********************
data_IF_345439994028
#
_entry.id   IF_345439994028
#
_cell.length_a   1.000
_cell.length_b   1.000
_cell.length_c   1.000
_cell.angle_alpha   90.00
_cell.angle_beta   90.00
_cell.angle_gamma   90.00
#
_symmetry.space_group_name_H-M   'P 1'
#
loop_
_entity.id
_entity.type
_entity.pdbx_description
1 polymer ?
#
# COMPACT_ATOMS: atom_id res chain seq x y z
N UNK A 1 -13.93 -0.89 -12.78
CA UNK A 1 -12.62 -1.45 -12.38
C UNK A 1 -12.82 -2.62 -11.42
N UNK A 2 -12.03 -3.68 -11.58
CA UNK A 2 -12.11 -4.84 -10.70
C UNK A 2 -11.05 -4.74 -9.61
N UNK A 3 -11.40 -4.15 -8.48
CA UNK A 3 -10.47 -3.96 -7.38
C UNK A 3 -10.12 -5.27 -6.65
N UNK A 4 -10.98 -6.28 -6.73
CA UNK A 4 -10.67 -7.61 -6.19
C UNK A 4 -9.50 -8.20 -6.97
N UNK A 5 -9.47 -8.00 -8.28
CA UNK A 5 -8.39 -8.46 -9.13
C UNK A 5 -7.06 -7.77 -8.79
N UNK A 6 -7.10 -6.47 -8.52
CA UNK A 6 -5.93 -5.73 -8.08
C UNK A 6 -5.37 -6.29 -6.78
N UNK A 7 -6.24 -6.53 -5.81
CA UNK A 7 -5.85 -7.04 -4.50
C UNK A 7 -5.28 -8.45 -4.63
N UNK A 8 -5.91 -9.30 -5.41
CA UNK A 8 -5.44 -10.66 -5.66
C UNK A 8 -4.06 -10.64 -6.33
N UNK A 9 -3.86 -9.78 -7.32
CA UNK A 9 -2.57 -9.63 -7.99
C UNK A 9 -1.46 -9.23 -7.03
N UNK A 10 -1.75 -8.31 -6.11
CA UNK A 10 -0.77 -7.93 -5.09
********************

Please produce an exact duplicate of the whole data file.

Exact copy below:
data_IF_345439994028
#
_entry.id   IF_345439994028
#
_cell.length_a   1.000
_cell.length_b   1.000
_cell.length_c   1.000
_cell.angle_alpha   90.00
_cell.angle_beta   90.00
_cell.angle_gamma   90.00
#
_symmetry.space_group_name_H-M   'P 1'
#
loop_
_entity.id
_entity.type
_entity.pdbx_description
1 polymer ?
#
# COMPACT_ATOMS: atom_id res chain seq x y z
N UNK A 1 -13.93 -0.89 -12.78
CA UNK A 1 -12.62 -1.45 -12.38
C UNK A 1 -12.82 -2.62 -11.42
N UNK A 2 -12.03 -3.68 -11.58
CA UNK A 2 -12.11 -4.84 -10.70
C UNK A 2 -11.05 -4.74 -9.61
N UNK A 3 -11.40 -4.15 -8.48
CA UNK A 3 -10.47 -3.96 -7.38
C UNK A 3 -10.12 -5.27 -6.65
N UNK A 4 -10.98 -6.28 -6.73
CA UNK A 4 -10.67 -7.61 -6.19
C UNK A 4 -9.50 -8.20 -6.97
N UNK A 5 -9.47 -8.00 -8.28
CA UNK A 5 -8.39 -8.46 -9.13
C UNK A 5 -7.06 -7.77 -8.79
N UNK A 6 -7.10 -6.47 -8.52
CA UNK A 6 -5.93 -5.73 -8.08
C UNK A 6 -5.37 -6.29 -6.78
N UNK A 7 -6.24 -6.53 -5.81
CA UNK A 7 -5.85 -7.04 -4.50
C UNK A 7 -5.28 -8.45 -4.63
N UNK A 8 -5.91 -9.30 -5.41
CA UNK A 8 -5.44 -10.66 -5.66
C UNK A 8 -4.06 -10.64 -6.33
N UNK A 9 -3.86 -9.78 -7.32
CA UNK A 9 -2.57 -9.63 -7.99
C UNK A 9 -1.46 -9.23 -7.03
N UNK A 10 -1.75 -8.31 -6.11
CA UNK A 10 -0.77 -7.93 -5.09